Fortunately, the critical acclaim has been nothing short of stellar, so I think Jo can breathe a very huge sigh of relief!
When reading Longbourn, there is a wonderful sense of Jane Austen meandering through the pages. I wondered to what extent Jo had adapted her writing style or voice to marry it with Austen’s.
‘I’ve been re-reading her books over and over for 28 years so I think to some degree that’s enabled me to internalize some of the vocabulary and syntax of the day. My main decision about voice and style was that I was not going to attempt to write like her. I didn’t want to drift into parody – what I wanted was an echo of her voice. I felt if I could achieve that I’d be happy.’
Life ‘downstairs’ at Longbourn is captured so brilliantly and authentically in this novel. As an historical novelist myself, I am fascinated by research methods and asked Jo to give an insight into the research she carried out for Longbourn, both in terms of referencing Pride & Prejudice and in giving so much detail about domestic duties and life during that period.
‘I did a lot of reading of course – social and cultural histories, letters, recipes and remedies. There was also – it almost goes without saying – a very close reading of Pride and Prejudice itself, as Longbourn is woven so closely into it: when a meal is served in Austen’s novel it has been prepared in mine; when the Bennet girls arrive at a ball in Pride and Prejudice they have left the carriage waiting in Longbourn. I also undertook quite a bit of practical research – trying out some of the old cleaning methods – scrubbing tables with salt, cleaning my floors with tea, that kind of thing.’
And what about the main characters in Longbourn – Sarah, Mrs. Hill, Polly, James and Ptolemy? As I was reading the novel, I wondered whether they were entirely of the author’s imagining, or if they were drawn from references in Pride & Prejudice?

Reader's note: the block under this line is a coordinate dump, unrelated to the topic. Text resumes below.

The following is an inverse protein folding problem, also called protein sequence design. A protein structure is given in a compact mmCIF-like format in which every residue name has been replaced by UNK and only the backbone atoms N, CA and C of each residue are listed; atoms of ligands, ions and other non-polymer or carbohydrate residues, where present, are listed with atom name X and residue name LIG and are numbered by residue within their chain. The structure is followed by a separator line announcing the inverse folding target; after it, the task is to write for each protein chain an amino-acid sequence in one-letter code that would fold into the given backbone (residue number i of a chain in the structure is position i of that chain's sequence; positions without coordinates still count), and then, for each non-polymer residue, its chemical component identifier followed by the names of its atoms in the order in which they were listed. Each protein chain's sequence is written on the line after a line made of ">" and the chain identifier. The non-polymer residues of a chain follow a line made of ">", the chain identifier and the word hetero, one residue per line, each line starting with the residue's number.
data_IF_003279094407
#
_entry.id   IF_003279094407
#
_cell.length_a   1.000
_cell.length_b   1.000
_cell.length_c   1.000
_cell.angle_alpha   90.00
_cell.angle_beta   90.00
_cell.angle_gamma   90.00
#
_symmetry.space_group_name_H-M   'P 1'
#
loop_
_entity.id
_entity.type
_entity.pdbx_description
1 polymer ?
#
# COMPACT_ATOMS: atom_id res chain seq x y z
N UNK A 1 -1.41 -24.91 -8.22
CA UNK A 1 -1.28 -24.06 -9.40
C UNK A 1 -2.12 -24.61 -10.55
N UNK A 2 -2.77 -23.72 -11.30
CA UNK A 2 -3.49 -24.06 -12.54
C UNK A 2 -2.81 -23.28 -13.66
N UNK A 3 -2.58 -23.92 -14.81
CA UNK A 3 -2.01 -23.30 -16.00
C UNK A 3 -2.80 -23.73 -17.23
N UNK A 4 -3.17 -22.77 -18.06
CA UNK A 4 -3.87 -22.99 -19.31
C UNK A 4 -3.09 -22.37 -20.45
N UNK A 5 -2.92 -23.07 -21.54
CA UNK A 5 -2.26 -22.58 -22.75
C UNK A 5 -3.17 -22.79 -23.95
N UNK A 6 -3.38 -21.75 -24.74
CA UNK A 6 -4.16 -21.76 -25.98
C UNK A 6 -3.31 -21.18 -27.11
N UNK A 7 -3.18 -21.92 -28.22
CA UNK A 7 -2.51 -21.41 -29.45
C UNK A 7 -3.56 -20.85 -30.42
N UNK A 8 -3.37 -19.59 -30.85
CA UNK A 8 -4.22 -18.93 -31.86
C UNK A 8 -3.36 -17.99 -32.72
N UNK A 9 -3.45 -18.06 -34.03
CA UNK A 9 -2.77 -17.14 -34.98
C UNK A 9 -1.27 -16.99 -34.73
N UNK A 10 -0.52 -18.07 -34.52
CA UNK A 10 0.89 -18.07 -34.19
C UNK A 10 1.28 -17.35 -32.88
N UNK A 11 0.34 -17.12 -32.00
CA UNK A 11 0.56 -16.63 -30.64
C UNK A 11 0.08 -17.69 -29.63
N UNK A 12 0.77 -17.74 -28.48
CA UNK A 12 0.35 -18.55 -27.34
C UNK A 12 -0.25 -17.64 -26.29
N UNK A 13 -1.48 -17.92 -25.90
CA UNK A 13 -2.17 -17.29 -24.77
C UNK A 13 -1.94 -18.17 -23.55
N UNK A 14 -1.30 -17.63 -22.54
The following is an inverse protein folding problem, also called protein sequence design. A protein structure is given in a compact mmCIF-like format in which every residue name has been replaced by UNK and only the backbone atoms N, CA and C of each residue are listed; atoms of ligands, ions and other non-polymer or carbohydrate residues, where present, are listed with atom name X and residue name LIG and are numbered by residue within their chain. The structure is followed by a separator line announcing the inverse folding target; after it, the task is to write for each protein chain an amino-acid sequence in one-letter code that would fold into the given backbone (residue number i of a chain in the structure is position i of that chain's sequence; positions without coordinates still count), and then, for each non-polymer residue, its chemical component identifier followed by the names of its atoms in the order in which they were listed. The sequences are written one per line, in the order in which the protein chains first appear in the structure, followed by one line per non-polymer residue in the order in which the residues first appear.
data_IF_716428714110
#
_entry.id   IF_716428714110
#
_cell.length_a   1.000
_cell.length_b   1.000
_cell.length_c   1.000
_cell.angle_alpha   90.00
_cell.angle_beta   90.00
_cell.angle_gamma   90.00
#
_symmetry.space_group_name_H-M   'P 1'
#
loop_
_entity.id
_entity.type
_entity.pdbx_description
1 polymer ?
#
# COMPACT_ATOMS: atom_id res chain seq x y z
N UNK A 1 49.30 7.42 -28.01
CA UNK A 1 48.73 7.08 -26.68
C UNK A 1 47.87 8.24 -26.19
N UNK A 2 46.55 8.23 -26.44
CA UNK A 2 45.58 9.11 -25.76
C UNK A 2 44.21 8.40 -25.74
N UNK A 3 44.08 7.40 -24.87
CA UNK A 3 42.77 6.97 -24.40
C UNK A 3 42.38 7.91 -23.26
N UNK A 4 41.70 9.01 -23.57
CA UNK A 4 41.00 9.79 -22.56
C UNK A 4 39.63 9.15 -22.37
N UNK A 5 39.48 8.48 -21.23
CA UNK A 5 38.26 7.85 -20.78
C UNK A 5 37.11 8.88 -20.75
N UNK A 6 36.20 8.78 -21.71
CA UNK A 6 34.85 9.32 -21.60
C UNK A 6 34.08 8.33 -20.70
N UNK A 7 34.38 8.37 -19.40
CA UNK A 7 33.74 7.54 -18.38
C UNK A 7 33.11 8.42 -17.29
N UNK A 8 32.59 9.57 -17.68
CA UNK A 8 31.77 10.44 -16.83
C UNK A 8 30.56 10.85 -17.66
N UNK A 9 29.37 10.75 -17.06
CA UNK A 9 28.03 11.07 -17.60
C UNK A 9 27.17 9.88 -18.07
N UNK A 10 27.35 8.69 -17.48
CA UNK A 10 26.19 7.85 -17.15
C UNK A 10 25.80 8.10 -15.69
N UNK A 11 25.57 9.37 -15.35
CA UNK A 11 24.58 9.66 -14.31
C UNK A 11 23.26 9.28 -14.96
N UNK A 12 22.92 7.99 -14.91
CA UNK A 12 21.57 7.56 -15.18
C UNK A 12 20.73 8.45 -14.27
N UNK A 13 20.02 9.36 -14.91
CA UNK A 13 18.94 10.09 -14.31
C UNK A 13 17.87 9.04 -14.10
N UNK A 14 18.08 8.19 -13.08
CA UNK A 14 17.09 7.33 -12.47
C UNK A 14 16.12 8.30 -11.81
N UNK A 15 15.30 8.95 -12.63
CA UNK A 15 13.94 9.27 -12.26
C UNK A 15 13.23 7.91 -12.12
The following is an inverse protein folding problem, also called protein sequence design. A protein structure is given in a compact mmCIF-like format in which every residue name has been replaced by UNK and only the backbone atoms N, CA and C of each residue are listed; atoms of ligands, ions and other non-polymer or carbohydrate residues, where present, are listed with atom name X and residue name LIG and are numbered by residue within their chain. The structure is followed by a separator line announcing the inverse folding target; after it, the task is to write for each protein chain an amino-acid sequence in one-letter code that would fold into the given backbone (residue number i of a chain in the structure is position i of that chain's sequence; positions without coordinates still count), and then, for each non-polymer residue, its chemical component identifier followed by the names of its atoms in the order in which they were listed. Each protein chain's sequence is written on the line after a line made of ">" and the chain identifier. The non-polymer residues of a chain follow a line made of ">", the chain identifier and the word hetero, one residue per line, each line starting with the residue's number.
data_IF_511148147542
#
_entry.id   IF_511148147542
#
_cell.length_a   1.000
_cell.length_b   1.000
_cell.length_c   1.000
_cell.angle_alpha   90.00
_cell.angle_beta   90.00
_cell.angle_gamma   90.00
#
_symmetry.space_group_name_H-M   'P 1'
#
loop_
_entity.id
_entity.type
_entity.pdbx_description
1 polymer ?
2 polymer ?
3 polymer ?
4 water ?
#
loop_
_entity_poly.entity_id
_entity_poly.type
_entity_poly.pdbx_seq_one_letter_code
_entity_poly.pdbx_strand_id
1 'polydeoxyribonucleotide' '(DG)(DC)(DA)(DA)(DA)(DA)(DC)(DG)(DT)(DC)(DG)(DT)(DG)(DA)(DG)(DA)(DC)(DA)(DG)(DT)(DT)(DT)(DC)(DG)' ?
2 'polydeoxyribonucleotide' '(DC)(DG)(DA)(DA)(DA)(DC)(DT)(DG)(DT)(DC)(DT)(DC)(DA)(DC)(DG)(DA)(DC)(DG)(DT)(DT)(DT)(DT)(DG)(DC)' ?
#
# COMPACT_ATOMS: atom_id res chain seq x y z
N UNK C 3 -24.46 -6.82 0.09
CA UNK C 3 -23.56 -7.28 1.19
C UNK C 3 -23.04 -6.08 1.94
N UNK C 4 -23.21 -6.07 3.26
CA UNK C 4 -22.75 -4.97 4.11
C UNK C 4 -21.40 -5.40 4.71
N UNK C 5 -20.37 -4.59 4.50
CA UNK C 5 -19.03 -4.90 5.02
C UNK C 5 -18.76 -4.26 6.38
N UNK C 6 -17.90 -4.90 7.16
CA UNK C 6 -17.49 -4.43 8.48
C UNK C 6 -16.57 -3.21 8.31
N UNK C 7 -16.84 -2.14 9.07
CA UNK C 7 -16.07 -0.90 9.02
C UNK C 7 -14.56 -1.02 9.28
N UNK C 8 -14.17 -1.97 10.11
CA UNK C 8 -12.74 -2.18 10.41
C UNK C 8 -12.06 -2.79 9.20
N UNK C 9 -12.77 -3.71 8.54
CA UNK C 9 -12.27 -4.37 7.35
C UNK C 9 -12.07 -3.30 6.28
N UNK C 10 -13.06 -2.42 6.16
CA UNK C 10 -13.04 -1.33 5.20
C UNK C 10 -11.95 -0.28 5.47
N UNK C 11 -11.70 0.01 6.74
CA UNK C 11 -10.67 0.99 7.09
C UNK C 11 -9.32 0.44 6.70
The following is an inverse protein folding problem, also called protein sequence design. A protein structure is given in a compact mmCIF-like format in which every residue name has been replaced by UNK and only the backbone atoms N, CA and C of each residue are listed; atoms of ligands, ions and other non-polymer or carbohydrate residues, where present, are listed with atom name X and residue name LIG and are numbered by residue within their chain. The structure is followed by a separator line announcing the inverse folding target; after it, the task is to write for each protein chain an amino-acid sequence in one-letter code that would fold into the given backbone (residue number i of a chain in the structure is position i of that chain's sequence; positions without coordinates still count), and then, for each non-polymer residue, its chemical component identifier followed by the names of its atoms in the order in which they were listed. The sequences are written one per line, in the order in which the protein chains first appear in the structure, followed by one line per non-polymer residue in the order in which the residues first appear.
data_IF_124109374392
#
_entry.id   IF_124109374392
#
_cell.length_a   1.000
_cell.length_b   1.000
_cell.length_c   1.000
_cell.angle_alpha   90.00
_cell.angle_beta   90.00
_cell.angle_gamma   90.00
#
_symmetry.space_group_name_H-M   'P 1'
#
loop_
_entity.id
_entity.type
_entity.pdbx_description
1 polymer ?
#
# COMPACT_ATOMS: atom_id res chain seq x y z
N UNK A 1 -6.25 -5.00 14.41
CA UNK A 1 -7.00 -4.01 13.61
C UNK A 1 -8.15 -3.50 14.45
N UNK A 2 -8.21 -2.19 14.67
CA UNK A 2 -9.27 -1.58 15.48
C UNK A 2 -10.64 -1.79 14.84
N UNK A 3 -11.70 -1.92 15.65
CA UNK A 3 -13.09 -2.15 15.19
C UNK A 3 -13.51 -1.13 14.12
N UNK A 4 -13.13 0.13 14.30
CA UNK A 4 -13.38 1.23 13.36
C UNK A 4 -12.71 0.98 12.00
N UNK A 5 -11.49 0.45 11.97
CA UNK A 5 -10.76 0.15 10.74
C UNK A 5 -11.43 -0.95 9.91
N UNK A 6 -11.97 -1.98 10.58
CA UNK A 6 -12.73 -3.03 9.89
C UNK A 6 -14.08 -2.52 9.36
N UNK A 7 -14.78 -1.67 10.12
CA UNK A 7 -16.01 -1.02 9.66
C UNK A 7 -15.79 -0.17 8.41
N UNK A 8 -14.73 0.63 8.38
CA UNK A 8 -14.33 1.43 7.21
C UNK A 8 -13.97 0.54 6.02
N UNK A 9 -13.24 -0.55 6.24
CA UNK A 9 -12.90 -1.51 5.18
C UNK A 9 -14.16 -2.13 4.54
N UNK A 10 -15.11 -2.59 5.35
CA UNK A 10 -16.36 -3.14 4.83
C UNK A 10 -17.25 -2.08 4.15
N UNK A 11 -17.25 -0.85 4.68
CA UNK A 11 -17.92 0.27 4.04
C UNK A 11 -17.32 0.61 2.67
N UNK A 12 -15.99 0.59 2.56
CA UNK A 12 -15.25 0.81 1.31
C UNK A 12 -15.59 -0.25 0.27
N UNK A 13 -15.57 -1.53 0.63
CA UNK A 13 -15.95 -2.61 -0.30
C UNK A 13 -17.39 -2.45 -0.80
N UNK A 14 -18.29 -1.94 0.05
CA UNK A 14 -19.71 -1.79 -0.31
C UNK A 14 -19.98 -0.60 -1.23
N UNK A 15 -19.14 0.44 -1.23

‘Where there are names available in P&P, I used them (Sarah, Mrs Hill) but the footman, butler, and second housemaid don’t get named, so I had to make decisions for them (eg, marrying Mrs. Hill to the Butler, and thereby avoiding a proliferation of names). Ptolemy being black might seem to come out of the blue, but the Bingleys made their money in Trade, in the north – and the most remunerative trade of the day is that in sugar, tobacco, and slaves, which is partly where that decision comes from. But there’s also a reference in Austen’s letters to a black manservant at a neighbouring household, which gave my decision substance. In terms of their actual characters, I just took their predicament as suggested by Pride & Prejudice – for example, Mrs. Hill as the trusted loyal servant – and unpicked it a little, to examine motivations and complications, and wonder what a housekeeper might know, or have seen, in all her years of loyal service. Sometimes I’d apply historical detail to the situation described in Pride & Prejudice. From my research I knew how expensive and sought-after menservants were at this time of war, how men were needed for the army, navy and to work the land. This just made me ask the question, why does this footman choose to serve in a modest provincial house, when more money could be made or more adventure had elsewhere? And Sarah emerged almost fully-formed from that question about ‘proxy’. Sent out to fetch decorations for other women’s dancing shoes in the filthy weather, how does she feel about her situation in life? And what is she prepared to do to change it?